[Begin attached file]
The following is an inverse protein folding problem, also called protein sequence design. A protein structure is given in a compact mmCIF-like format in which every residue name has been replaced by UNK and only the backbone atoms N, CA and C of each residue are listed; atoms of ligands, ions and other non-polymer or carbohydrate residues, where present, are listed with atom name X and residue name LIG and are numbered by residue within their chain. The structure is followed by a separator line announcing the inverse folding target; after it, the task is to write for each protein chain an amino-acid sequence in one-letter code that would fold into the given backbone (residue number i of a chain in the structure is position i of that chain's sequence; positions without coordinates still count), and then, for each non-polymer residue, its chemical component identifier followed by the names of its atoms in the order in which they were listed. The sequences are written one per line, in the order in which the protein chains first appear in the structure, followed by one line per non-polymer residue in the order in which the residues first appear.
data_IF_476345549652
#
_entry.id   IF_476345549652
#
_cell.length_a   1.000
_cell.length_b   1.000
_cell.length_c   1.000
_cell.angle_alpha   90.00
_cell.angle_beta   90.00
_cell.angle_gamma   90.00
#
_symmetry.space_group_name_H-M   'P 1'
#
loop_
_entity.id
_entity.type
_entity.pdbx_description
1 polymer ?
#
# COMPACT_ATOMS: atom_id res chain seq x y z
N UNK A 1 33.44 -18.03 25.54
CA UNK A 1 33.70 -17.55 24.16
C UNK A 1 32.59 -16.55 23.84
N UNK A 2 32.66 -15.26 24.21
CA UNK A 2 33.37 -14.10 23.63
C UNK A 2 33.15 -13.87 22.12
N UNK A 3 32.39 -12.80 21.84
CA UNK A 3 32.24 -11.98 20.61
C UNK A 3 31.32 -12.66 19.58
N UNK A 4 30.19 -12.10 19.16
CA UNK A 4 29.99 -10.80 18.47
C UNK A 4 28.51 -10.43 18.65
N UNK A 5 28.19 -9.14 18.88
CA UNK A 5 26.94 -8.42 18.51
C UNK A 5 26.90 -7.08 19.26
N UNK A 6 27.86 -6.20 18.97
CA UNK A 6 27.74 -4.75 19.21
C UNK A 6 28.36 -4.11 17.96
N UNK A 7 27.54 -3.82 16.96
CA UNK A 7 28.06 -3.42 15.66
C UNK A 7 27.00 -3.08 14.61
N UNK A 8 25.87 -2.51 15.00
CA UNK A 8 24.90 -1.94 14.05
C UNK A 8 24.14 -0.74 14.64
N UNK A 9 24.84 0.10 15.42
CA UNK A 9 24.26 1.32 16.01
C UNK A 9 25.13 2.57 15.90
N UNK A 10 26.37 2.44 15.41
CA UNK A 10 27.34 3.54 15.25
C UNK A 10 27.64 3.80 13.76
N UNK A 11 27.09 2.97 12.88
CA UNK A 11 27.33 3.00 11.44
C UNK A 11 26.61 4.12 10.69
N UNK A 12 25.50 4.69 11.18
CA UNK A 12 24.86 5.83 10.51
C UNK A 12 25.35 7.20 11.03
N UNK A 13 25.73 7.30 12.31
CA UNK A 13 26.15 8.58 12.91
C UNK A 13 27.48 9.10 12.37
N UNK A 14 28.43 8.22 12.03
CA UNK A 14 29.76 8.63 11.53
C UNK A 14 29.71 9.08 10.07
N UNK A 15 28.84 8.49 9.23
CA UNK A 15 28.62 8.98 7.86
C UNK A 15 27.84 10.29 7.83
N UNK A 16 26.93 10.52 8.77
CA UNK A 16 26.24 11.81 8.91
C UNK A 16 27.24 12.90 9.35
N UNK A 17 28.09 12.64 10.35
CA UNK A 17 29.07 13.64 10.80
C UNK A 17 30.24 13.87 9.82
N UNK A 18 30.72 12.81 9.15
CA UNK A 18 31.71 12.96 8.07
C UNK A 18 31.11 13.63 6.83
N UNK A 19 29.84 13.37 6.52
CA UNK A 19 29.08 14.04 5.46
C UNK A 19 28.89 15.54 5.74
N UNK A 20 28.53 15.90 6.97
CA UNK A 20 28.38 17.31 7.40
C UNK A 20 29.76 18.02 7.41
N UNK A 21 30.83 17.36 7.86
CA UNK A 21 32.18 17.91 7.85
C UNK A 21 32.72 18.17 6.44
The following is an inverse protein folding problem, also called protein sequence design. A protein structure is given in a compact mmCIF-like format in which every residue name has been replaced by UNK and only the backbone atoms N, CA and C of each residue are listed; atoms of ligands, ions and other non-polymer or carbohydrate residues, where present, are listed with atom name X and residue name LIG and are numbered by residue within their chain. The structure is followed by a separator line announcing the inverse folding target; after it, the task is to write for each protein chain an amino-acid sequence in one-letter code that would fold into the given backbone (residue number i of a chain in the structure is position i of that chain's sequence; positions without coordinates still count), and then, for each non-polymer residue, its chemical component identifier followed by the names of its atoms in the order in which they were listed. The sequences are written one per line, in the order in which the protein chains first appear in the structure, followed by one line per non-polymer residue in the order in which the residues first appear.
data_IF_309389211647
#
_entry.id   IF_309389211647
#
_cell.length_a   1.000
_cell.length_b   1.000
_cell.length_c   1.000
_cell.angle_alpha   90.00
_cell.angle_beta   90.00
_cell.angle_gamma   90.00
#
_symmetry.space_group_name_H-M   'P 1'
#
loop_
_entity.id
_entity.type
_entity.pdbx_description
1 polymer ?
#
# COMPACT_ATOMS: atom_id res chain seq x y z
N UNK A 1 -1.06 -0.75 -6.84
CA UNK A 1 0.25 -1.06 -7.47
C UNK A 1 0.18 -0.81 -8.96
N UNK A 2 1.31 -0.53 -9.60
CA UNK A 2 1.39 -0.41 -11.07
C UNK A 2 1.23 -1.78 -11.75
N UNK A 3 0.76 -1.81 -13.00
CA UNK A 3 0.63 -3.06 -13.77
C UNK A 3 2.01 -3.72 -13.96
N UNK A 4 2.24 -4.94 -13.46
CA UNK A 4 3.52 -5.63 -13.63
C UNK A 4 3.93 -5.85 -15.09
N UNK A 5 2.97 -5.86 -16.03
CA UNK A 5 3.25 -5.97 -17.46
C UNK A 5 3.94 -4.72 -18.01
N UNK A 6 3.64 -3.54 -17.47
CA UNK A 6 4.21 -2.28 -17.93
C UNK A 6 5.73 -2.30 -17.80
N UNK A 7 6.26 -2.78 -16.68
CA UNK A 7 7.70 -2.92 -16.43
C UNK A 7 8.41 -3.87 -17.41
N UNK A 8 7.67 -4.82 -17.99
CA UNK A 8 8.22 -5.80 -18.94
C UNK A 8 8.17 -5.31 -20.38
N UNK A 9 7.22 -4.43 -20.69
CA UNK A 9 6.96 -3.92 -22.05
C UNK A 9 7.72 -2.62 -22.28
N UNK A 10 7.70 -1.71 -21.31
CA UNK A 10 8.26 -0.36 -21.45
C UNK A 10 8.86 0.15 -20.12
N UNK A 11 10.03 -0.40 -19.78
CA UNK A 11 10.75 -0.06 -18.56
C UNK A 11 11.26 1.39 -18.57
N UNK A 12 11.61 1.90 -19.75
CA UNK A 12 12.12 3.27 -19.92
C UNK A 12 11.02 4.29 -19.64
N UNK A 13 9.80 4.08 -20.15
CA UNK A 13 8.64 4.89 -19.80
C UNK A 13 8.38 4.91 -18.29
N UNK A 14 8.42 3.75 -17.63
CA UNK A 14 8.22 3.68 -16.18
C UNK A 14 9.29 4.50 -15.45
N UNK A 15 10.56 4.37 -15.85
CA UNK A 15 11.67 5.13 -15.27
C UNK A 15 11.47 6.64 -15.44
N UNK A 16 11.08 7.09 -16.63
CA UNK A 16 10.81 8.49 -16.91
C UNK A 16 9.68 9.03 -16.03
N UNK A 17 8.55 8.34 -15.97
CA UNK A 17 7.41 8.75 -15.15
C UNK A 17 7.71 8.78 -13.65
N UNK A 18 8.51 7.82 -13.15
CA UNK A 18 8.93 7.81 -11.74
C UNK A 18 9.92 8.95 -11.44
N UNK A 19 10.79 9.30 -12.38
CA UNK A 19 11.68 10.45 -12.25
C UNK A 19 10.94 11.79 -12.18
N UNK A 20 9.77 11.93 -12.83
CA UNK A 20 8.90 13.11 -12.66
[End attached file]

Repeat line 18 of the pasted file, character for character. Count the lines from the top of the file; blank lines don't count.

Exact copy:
_entity.pdbx_description